KABUL (Reuters) - Afghan President Hamid Karzai promised on Sunday his new cabinet would be held to account following mounting criticism over graft in his government.
Karzai’s nominations for 23 ministerial positions were presented to parliament for approval on Saturday, a month after his re-election was confirmed following an August 20 poll which was marred by rampant fraud.
The cabinet nominations are seen as the president’s first test since his re-election to show he is serious about clamping down on corruption after coming under intense pressure from Western countries whose funds and troops support his government.
Washington is sending 30,000 extra troops to Afghanistan to try to quell a strengthening Taliban insurgency but U.S. officials acknowledge more troops can only be effective if the Afghan government has the trust of its own people.
Some Western leaders hailed the new line-up that has kept most of the technocrats favored by the West in top positions. But some Afghan lawmakers hoping to see more new faces said the nominations amounted to a list of recycled figures.
Speaking at a news conference alongside Belgian Prime Minister Yves Leterme in Kabul on Sunday, Karzai defended his choice, saying nearly half of the nominees were new and that all ministers would be held to account for any corruption.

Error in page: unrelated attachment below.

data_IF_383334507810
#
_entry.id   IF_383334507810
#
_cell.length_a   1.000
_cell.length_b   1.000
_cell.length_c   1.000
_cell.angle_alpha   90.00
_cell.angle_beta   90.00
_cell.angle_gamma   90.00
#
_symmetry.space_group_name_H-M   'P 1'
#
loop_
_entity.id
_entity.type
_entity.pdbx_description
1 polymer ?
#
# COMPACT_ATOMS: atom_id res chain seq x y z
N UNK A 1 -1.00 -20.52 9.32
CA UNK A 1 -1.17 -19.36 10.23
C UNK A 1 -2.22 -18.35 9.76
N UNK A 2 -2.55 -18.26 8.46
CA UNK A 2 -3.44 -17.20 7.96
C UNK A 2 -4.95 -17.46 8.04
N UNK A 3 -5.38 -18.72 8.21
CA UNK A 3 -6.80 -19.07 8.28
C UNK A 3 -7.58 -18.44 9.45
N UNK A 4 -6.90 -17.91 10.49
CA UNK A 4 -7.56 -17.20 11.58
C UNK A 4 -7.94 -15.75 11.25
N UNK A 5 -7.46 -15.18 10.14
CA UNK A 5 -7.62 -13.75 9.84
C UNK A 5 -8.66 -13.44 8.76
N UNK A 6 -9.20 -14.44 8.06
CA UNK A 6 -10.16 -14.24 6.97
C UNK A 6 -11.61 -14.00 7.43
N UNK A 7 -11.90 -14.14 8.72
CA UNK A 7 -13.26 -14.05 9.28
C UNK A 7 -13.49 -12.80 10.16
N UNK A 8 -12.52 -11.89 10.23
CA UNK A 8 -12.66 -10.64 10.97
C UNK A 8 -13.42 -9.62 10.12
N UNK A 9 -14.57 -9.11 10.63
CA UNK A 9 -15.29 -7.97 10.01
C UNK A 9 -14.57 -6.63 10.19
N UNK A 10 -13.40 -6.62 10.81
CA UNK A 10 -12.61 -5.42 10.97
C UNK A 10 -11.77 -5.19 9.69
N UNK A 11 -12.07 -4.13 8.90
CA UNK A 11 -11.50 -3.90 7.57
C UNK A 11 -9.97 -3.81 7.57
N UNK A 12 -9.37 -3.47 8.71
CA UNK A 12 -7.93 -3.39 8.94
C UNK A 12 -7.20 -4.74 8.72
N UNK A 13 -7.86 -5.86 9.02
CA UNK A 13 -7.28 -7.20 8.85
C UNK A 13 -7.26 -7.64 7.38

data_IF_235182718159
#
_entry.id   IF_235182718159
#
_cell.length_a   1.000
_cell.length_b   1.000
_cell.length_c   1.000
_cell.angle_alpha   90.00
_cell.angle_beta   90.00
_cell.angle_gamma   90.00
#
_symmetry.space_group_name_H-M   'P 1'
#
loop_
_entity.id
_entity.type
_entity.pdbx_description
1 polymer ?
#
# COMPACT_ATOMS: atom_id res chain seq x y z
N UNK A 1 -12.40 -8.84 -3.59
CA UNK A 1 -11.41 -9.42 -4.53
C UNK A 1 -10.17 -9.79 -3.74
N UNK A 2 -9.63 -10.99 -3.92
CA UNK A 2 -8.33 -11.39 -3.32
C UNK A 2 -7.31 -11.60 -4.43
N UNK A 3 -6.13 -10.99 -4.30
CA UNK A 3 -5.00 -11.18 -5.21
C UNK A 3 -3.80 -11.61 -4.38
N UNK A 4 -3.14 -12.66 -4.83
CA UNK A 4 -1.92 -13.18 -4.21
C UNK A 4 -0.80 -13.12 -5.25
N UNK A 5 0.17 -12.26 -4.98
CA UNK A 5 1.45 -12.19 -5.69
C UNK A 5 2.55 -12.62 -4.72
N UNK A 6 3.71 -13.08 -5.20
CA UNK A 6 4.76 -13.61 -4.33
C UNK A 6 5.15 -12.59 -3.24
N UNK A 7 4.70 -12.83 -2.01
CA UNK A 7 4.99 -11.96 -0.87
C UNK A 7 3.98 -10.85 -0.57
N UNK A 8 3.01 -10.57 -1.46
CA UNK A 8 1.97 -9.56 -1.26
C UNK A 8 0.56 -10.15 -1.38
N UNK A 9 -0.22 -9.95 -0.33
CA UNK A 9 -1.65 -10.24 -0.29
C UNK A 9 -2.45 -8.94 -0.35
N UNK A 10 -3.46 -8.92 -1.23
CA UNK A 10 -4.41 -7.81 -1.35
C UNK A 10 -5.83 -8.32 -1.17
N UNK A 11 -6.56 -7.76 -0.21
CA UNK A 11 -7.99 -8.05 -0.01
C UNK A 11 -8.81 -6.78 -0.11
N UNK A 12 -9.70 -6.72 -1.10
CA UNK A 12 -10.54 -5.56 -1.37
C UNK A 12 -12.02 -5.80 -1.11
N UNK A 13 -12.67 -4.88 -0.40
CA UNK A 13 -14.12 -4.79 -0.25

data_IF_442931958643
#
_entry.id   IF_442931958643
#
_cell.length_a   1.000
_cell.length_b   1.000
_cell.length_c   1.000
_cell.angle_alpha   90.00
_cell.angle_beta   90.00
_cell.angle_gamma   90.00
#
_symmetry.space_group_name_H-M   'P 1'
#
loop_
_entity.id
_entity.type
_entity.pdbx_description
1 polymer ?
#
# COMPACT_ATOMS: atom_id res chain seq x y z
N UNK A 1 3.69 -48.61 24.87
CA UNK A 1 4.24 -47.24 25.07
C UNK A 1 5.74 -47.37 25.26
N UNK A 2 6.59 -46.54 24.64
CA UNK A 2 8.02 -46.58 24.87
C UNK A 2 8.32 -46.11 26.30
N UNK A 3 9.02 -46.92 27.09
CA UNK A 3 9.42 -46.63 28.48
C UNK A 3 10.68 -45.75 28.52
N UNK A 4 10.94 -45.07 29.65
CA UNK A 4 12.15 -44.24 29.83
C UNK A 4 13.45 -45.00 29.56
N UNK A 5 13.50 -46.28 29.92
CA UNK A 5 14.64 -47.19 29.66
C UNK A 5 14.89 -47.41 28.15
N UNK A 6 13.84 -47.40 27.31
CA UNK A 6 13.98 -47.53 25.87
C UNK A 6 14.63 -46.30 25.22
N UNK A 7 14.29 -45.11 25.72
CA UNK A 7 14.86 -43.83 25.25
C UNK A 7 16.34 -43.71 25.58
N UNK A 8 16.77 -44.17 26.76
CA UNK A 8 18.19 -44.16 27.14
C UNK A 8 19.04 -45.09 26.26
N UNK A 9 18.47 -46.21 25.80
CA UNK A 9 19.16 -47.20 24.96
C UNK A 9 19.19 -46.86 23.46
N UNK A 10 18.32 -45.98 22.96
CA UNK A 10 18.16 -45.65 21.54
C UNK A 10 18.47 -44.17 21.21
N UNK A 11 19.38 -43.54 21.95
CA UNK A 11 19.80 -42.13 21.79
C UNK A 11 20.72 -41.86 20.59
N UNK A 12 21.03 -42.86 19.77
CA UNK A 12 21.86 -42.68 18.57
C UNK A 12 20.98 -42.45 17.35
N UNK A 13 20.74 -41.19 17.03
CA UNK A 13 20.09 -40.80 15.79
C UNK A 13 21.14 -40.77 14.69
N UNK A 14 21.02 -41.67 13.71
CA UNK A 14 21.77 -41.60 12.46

“I can assure that all the newly introduced ministers, and those who have been with me in the past, will be held accountable on any issue related to corruption,” Karzai told reporters.
“And I will be accountable before the nation of Afghanistan for preventing it (corruption) and for solving this problem.”
Karzai said he had done his best to come up with professional ministers in the cabinet, which he said reflected Afghanistan’s diverse make-up and promised to include more women.
Out of the 23 nominations, only one woman was put forward, to head the Ministry for Women’s Affairs. Karzai said he was looking at forming a new ministry to tackle illiteracy which would be run by a woman and some deputy posts would also be given to women.
Parliament has been debating Karzai’s nominations and all nominees must receive a vote of confidence before they can take up their post.
Editing by Jonathon Burch and Alison Williams